Home & Garden Columns
You’re in the last throws of the deal and it’s time for the home inspection. The inspector finds that the water heater is defective and needs replacement now. You’re a little upset, since you’ve just offered more money to buy this house than your parents have in their retirement fund. You expected the house to be perfect for that kind of money and you’re not about to shell out another dime.
So, you ask the realtor to negotiate to have a new water heater installed prior to close of escrow. Being your diligent and obedient representative, he/she says fine, we’ll see if we can get them to put in a new water heater prior to closing of the escrow.
Stop everything. Let’s run this scenario out to a likely conclusion before you choose this path. It is not unlikely that the seller will agree get this deal closed since it’s a relatively small item. But think about who they are likely to hire and what they are likely to buy … for you. Are they going to buy the best water heater on the market? Are they going to hire the top plumber in the field? Will they consider moving the water heater if that’s advised? Will they make sure it is placed on a stand, if this is advised or necessary?
I can go on with at least another dozen considerations on this one kind of job, but you get the point. The seller, as fair and honest as they might be, is far more likely to get this job done fast and, well, let’s say economically. Of course, this is a broad generalization but I believe (with plenty of experience to stand upon) that this is, in fact, what happens the vast majority of the time.
Any seller is likely to get the job done faster, cheaper, and with less consideration for long range consequences then you are as the new homeowner. The seller is not very likely to have a parental and deeply vested interest in the new owner’s well-being and that of the house beyond their ownership. With that in mind, who should be buying the water heater? Of course, it’s you the buyer.
Now you can still seek additional funds from the seller. But you, the buyer will be using the money and getting the job done. This might mean adding some of your own money to the pot to get the best job done, but at least the seller’s money will be going to buy the better job, since you will be trying to get the best plumber you can afford as well as the best equipment.
Another very good reason for you to be the buyer of any fixes that you feel are needed upon purchase of your new home relates to the nature of the contractual relationship between the client and the contractor.
Let’s say that the sellers hire Joe the plumber and pay him to install the very finest water heater that mankind has yet to produce. He applies his greatest skill and makes a masterwork of installation that the city inspectors (three of them) come to see, bearing signatures, tags and words of great praise. The water heater works great. Everyone’s happy but surprise of surprises, the thing begins to leak from eight locations about 3 weeks after the sellers have moved to Malaysia. Not to worry, you have the name of the plumber and call him up.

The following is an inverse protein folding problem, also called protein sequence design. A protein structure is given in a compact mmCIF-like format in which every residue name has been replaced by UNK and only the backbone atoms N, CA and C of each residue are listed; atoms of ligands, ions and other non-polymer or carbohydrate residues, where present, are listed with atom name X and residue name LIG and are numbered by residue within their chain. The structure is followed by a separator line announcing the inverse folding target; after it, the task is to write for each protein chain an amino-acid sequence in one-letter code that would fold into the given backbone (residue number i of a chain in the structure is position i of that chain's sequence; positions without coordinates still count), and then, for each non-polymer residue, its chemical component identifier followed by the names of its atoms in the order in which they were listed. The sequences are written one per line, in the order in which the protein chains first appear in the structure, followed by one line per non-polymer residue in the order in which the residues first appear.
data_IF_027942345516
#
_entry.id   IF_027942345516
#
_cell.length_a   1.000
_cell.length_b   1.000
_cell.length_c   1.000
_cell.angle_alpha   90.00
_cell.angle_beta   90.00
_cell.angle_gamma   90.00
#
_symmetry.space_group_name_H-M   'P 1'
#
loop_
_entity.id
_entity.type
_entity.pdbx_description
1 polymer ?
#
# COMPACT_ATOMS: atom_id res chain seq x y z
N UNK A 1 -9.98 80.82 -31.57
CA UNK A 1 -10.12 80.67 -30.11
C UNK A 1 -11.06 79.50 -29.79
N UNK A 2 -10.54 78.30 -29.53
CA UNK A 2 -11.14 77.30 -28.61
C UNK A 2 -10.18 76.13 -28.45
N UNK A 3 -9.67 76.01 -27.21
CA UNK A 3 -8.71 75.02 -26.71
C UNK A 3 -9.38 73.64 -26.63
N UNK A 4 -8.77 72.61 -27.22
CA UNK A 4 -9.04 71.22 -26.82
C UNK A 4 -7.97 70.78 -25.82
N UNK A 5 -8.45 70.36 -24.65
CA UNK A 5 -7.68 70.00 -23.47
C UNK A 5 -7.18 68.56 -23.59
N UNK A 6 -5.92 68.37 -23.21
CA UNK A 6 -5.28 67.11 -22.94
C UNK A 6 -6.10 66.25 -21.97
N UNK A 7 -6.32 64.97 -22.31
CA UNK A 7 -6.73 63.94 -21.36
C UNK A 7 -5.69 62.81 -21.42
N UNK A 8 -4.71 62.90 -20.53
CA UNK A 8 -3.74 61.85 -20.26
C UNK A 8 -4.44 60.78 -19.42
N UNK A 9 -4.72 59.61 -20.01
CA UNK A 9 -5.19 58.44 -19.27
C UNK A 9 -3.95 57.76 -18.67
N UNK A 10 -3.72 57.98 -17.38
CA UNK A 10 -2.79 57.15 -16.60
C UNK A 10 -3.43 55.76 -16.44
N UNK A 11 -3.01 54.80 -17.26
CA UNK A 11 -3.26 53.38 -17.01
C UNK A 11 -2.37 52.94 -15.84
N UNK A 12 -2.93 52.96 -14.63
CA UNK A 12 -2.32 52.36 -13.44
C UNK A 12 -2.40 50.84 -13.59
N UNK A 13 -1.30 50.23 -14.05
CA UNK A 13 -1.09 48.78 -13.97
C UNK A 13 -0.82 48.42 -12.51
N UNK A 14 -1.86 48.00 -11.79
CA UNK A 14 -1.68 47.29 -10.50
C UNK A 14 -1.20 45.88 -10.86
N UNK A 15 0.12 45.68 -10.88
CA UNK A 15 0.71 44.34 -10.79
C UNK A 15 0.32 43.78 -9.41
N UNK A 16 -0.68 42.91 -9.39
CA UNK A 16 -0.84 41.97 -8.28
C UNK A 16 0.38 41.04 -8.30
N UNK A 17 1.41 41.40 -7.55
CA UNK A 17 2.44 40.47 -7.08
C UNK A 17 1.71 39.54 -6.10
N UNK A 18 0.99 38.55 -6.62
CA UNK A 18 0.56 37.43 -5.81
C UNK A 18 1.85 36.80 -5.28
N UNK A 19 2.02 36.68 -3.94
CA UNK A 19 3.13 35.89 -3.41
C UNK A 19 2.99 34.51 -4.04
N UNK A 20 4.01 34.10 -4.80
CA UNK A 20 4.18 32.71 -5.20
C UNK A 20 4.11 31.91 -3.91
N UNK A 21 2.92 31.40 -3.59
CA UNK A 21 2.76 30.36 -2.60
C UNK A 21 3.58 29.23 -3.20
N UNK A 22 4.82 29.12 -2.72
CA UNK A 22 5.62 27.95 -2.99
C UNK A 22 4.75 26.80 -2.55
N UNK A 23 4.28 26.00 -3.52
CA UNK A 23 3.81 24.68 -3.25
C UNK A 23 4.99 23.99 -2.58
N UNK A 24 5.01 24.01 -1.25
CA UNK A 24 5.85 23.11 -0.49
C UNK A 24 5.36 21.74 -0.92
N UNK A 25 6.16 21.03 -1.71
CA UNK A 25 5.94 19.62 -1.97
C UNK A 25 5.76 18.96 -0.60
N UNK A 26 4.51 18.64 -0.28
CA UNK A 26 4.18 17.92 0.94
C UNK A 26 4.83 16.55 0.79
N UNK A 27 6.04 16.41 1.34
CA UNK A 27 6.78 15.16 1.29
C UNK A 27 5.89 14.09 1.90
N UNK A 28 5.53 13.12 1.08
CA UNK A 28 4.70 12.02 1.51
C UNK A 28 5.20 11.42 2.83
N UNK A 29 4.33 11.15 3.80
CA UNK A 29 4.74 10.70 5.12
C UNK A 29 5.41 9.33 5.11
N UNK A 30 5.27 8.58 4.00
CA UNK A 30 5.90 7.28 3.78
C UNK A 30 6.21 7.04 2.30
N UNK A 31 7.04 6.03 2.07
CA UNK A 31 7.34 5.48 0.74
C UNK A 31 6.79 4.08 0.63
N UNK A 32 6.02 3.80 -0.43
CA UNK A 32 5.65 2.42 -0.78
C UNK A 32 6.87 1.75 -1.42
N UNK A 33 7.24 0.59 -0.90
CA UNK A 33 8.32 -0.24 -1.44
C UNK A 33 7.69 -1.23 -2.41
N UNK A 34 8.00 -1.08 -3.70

Joe (really a great guy) says how sorry he is but you are not his client and only his client can call in the warrantee. He’s right. You and Joe are not named in any contract as client and contractor and services on any piece of paper. Warrantees for roofs do transfer in the state of California but most workmanship does not transfer from one owner to another.
If you attempted to take Joe to court to get him to come and repair his unconscionably bad workmanship, it is most likely that the judge would ask to see the contract for work and would find that you had not hired Joe at all and throw the case out.
If, on the other hand, you asked for a cash sum or adjustment in the sale price of the house (or money held in escrow to pay for such a repair, which is a common tactic) you could hire your dear friend Joe and when the leaks began, you would be in a much better position to get him back to fix the repairs that you paid for. And if he turns out to be the scoundrel your cousin Vanessa said he was (they dated very briefly), you could take Joe to small claims and would likely find (remember to bring photos) that the Judge would like your case and force Joe to return some or all of your payment to him or force him to make good and fix the water heater properly.
And here’s a word to the wise. If Joe is the one who screwed up you water heater in the first place, he might not be the best choice to come back and fix it.
A final note regarding this whole issue of who gets the repairs done when houses change hands: Just a spoonful of money makes the escrow get done. When buyers request repairs as a requirement of closing, this sets the clock back as people start rushing about doing these repairs. Sometimes the repairs get done and get looked at and are disapproved and more time gets lost. Occasionally deals fall apart under theses circumstances. Mostly, it just leads to bad work and irritated buyers and sellers. So taking a sum of cash, or a cost adjustment or doing nothing at all may be preferable to receipt of this particular gift horse.
Happy home hunting.